Heineken Cup: Edinburgh boss fears Pienaar
Edinburgh’s Michael Bradley probably knows Ulster better than any coach in the world.
The 49-year-old Cork native was Connacht’s Director of Rugby for seven years, during which he guided the western province to three Amlin Challenge Cup semi-finals.
One doesn’t spend that long coaching an Irish province without accumulating a wealth of information on what the other three are doing.
The 40 times-capped former Ireland skipper admits there is little likelihood of Edinburgh or Ulster managing to spring surprises on one another when they go head to head in Saturday evening’s Heineken Cup semi-final at the Aviva Stadium.
“We know them inside out,” Bradley says of Ulster.
“We know their culture. We know what they will do on the day as they know what we will try to do.”
He also knows he does not need any research or portfolio of facts, figures or statistics to alert him to the fact that indiscipline could prove very costly indeed for his side.
And they do have history; in the quarter-final against Toulouse at Murrayfield, Edinburgh were forced to play with 13 men for seven minutes when they had Allan Jacobsen and Ross Rennie sin-binned simultaneously.
In the event of any such repetition, it is improbable that they could manage to escape a second time.
Even without yellow cards, Bradley is warning his players that there is a threat in the form of scrum-half, Ruan Pienaar, a man capable of kicking goals from distance.
The coach has told his players not to hand the South African opportunities to punish ill-advised indiscretions.
“We need to seriously consider where on the pitch we play the match because they will capitalise on any mistakes we make,” Bradley said.
“Pienaar is a quality kicker, as in world-class.
“Munster made three mistakes which were 51 to 53 metres from their line, and that was nine points, so we’ve got to be very careful about that.
“We are going to have to get things so right against Ulster.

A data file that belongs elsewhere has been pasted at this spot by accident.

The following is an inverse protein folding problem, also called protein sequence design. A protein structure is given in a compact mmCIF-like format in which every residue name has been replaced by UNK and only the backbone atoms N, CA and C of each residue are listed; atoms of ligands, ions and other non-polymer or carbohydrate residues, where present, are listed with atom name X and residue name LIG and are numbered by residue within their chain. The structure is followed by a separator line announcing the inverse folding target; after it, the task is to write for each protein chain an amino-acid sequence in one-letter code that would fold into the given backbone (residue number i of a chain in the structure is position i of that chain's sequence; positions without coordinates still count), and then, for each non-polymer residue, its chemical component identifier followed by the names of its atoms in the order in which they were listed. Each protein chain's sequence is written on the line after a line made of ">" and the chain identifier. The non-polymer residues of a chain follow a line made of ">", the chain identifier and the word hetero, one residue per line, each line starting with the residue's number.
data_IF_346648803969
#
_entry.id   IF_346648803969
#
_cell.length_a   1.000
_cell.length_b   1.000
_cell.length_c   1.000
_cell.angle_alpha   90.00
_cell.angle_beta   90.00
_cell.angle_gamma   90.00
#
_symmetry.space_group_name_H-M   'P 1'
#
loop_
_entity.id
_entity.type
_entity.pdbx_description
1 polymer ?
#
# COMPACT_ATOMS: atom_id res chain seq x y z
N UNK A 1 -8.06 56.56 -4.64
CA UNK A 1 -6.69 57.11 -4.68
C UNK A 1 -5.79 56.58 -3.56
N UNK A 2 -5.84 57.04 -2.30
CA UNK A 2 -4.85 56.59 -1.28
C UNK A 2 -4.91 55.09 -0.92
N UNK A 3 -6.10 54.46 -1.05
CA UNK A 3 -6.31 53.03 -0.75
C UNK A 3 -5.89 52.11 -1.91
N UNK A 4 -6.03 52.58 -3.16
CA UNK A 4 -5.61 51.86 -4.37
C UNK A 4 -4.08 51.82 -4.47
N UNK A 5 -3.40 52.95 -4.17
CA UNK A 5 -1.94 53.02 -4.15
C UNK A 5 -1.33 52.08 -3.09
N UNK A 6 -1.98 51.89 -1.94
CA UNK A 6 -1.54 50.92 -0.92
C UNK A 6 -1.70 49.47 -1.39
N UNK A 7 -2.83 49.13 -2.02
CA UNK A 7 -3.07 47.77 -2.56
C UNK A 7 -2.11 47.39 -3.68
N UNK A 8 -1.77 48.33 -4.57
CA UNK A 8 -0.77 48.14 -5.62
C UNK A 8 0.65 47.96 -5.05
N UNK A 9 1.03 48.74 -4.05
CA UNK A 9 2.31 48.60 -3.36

“We made five mistakes against them at Murrayfield (in the Pro12), they got four tries and they should have scored a couple more — they are that good and they’ve got that much power.”
But do not mistake that respect for being the same as fear.
For having acknowledged the threat Ulster pose he added: “But we don’t fear anyone now.
“We will put together a game plan that can and will work if we execute it properly.”
And the Scot’s captain, fly-half Greig Laidlaw, highlighted Bradley’s part in creating history by guiding his side to the last four of the Heineken Cup.
No Scottish team has ever gone this far in Europe’s premier club tournament and Laidlaw has attributed this new-found success to Bradley’s coaching know-how and man-management skills which have breathed hitherto absent belief into them.
Laidlaw said: “Michael’s influence since he arrived as head coach last summer has been huge.
“He has been a breath of fresh air and has given us a sense of direction on how we should be playing.
“The guys are buying into what he’s all about — and that’s what is bringing success.”
Edinburgh’s quarter-final victory over four-times European champions Toulouse not only earned them their place in Saturday’s Dublin showdown with Ulster — instantly it elevated their status and that of their coach in one fell swoop.
And having masterminded the French giants’ downfall, now the canny Bradley is planning to defy the odds once again.
In his gentle, sing-song Cork brogue his matter-of-fact take on that Easter weekend upset at Murrayfield was: “Toulouse didn't have any support really, we'd won five of our matches while they'd won only four, they lost at home, they lost their last match against Gloucester — so they could be rattled.
“People maybe looked at it and saw Edinburgh against four-times champions and thought it was a foregone conclusion but I always felt we had a great chance as long as were very efficient in what we did.”
Bradley’s pedigree in getting the best out of underdogs is impressive; for example, his work with Connacht saw him win the inaugural Magners League Chairman’s Award for Excellence in Coaching in August 2010.
And when he took on the role of technical adviser to the Georgia national team — working alongside former Scotland head coach
Richie Dixon — they were unbeaten in their 2010/11 European Nations Cup campaign.
His record in being willing to blood young players is top-drawer, too, with 21-year-old Edinburgh Rugby Academy graduate Grant Gilchrist an excellent example of someone who was given their chance and grabbed it with both hands.
Lock Gilchrist confirmed: “I feel that if I was a young player here and I wasn't involved, I'd know if I played and trained well I would be pretty sure Michael and the other guys would put me in the team.”